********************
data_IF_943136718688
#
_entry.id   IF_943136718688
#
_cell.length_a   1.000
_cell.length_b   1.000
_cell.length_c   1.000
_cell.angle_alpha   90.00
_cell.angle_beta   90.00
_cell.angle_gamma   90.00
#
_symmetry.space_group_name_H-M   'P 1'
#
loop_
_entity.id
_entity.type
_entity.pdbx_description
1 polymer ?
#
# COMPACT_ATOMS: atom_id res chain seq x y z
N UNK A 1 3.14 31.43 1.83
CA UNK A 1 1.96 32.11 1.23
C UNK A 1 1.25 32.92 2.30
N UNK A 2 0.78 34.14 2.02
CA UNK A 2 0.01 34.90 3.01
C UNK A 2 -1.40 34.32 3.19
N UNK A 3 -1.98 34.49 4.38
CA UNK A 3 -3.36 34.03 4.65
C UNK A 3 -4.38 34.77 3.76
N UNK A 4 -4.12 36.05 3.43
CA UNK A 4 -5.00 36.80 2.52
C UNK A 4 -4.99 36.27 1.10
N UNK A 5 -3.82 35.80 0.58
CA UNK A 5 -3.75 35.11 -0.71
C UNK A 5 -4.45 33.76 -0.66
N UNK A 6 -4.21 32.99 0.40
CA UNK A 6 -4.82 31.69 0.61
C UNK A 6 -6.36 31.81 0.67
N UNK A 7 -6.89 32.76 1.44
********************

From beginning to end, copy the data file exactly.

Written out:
data_IF_943136718688
#
_entry.id   IF_943136718688
#
_cell.length_a   1.000
_cell.length_b   1.000
_cell.length_c   1.000
_cell.angle_alpha   90.00
_cell.angle_beta   90.00
_cell.angle_gamma   90.00
#
_symmetry.space_group_name_H-M   'P 1'
#
loop_
_entity.id
_entity.type
_entity.pdbx_description
1 polymer ?
#
# COMPACT_ATOMS: atom_id res chain seq x y z
N UNK A 1 3.14 31.43 1.83
CA UNK A 1 1.96 32.11 1.23
C UNK A 1 1.25 32.92 2.30
N UNK A 2 0.78 34.14 2.02
CA UNK A 2 0.01 34.90 3.01
C UNK A 2 -1.40 34.32 3.19
N UNK A 3 -1.98 34.49 4.38
CA UNK A 3 -3.36 34.03 4.65
C UNK A 3 -4.38 34.77 3.76
N UNK A 4 -4.12 36.05 3.43
CA UNK A 4 -5.00 36.80 2.52
C UNK A 4 -4.99 36.27 1.10
N UNK A 5 -3.82 35.80 0.58
CA UNK A 5 -3.75 35.11 -0.71
C UNK A 5 -4.45 33.76 -0.66
N UNK A 6 -4.21 32.99 0.40
CA UNK A 6 -4.82 31.69 0.61
C UNK A 6 -6.36 31.81 0.67
N UNK A 7 -6.89 32.76 1.44